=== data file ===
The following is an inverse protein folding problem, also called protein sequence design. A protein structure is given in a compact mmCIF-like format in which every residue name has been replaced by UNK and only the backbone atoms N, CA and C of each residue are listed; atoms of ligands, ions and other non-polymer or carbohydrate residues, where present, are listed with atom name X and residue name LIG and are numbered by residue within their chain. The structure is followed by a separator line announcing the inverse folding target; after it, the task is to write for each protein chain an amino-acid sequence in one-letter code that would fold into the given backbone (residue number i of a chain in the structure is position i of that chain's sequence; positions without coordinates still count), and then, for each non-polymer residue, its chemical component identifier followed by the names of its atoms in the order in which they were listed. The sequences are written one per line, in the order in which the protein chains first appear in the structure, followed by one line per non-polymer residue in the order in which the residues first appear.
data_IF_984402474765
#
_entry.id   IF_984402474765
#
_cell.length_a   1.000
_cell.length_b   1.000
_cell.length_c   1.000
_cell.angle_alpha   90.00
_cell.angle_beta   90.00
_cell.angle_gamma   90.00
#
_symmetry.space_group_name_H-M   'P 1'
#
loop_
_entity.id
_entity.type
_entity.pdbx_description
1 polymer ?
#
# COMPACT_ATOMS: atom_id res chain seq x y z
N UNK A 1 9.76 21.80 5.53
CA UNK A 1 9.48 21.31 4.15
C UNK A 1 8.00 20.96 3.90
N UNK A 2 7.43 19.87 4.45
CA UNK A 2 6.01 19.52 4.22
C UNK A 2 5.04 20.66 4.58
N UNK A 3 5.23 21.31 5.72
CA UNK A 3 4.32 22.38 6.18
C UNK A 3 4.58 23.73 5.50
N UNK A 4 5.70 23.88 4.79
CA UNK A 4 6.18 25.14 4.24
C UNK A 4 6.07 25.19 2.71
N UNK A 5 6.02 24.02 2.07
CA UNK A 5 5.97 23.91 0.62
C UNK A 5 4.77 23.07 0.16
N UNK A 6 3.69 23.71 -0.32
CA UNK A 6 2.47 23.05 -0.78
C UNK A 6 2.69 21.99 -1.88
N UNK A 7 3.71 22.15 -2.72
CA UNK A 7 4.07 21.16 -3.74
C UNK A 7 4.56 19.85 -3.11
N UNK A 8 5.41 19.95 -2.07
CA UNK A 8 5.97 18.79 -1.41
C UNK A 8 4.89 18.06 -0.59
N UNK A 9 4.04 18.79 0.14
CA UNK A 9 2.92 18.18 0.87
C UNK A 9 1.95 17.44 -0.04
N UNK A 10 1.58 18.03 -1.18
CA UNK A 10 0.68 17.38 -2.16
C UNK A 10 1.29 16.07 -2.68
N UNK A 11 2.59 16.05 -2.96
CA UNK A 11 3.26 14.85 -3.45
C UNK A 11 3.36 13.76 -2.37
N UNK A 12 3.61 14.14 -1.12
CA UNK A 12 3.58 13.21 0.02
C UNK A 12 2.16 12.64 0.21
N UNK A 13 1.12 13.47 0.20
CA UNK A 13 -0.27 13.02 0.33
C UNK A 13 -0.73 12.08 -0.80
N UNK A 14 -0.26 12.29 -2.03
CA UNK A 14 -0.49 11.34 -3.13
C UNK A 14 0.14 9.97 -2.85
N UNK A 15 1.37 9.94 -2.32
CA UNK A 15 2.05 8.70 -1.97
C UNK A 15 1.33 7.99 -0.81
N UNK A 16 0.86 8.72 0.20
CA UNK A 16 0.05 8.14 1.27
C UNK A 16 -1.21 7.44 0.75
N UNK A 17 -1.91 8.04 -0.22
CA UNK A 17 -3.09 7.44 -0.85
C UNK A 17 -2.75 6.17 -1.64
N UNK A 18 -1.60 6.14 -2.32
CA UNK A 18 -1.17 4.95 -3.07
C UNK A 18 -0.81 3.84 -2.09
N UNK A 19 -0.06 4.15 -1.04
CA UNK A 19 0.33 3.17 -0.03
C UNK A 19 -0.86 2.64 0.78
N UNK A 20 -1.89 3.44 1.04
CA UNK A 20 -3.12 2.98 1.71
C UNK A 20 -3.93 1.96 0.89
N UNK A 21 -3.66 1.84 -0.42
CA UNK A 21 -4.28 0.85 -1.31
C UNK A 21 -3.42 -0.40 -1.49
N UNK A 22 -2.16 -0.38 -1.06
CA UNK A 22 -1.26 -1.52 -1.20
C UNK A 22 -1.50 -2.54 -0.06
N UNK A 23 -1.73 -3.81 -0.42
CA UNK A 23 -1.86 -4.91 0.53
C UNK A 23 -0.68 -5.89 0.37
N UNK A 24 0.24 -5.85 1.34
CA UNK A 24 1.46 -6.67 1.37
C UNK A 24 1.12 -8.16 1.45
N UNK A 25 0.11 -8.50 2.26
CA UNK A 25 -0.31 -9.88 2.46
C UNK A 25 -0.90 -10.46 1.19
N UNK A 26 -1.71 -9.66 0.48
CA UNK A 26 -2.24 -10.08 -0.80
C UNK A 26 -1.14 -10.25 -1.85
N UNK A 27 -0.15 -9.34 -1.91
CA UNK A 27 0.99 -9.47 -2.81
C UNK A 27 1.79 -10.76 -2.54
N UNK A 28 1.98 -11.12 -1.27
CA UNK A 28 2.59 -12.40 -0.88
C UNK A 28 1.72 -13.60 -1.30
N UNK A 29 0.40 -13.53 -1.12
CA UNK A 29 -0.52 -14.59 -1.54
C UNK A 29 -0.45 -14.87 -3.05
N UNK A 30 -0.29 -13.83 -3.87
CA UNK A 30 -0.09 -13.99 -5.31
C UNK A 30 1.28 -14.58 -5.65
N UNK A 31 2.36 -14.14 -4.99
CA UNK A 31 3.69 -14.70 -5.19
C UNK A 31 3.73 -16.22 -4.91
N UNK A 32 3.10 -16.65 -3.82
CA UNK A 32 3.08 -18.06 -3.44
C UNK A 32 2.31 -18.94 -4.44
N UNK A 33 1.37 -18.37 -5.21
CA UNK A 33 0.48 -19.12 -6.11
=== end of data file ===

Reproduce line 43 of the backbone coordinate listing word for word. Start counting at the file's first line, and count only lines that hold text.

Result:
N UNK A 8 5.41 19.95 -2.07